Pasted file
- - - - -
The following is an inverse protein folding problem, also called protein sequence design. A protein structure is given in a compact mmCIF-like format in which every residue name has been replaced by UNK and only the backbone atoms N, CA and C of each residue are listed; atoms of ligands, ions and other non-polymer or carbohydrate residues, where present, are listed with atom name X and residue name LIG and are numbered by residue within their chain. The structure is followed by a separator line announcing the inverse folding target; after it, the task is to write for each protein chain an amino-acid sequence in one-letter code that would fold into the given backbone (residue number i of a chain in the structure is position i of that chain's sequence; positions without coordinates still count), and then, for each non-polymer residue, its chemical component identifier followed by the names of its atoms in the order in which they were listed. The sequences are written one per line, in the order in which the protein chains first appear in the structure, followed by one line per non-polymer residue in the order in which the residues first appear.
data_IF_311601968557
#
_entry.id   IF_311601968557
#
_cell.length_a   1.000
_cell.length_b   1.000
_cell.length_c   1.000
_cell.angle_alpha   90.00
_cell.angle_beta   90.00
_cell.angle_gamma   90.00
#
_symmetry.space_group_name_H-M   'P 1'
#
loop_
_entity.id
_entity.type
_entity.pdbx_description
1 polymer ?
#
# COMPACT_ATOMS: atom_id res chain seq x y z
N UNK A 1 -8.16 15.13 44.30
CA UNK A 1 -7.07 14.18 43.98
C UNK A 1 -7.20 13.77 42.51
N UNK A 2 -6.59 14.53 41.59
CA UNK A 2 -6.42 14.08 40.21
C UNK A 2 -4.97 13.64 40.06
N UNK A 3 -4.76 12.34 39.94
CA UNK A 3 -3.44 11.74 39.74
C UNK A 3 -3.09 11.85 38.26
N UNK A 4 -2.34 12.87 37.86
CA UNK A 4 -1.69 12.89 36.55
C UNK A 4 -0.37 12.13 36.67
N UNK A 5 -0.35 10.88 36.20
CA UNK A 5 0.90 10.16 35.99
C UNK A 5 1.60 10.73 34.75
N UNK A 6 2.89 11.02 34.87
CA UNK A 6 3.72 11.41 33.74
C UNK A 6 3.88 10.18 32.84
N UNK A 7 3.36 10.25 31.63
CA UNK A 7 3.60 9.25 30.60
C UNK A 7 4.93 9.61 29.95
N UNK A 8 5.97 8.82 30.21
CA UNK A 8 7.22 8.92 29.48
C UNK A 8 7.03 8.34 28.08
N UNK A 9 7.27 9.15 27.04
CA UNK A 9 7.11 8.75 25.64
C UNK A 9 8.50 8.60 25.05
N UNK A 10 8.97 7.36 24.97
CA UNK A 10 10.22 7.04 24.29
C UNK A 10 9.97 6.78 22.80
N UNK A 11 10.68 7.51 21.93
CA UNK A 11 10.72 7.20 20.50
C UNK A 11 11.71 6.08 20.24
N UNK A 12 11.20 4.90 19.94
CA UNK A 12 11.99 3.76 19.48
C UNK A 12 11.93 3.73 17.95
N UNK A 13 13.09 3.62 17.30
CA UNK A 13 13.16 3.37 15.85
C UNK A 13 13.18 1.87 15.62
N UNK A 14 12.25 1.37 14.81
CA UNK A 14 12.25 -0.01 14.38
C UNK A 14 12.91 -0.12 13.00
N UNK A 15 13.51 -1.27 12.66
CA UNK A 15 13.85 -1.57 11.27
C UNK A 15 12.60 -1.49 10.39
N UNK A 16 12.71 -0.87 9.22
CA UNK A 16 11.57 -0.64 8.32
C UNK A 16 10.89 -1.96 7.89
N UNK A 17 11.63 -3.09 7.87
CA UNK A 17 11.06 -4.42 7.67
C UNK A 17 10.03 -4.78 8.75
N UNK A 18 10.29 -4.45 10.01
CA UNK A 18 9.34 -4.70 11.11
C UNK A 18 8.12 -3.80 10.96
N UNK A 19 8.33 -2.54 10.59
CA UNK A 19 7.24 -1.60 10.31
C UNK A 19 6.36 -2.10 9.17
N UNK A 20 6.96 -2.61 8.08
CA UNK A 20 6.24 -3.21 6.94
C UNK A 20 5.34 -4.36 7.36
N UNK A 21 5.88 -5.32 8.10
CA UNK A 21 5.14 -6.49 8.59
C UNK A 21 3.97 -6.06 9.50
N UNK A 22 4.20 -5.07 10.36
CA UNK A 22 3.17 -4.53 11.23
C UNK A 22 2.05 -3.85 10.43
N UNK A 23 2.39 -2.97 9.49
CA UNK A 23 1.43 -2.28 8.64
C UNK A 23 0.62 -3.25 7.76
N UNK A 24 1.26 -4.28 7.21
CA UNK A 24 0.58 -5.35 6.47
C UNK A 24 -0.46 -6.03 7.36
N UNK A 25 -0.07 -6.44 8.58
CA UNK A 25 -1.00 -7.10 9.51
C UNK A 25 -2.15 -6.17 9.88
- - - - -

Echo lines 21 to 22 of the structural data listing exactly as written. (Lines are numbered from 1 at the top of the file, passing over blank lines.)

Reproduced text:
# COMPACT_ATOMS: atom_id res chain seq x y z
N UNK A 1 -8.16 15.13 44.30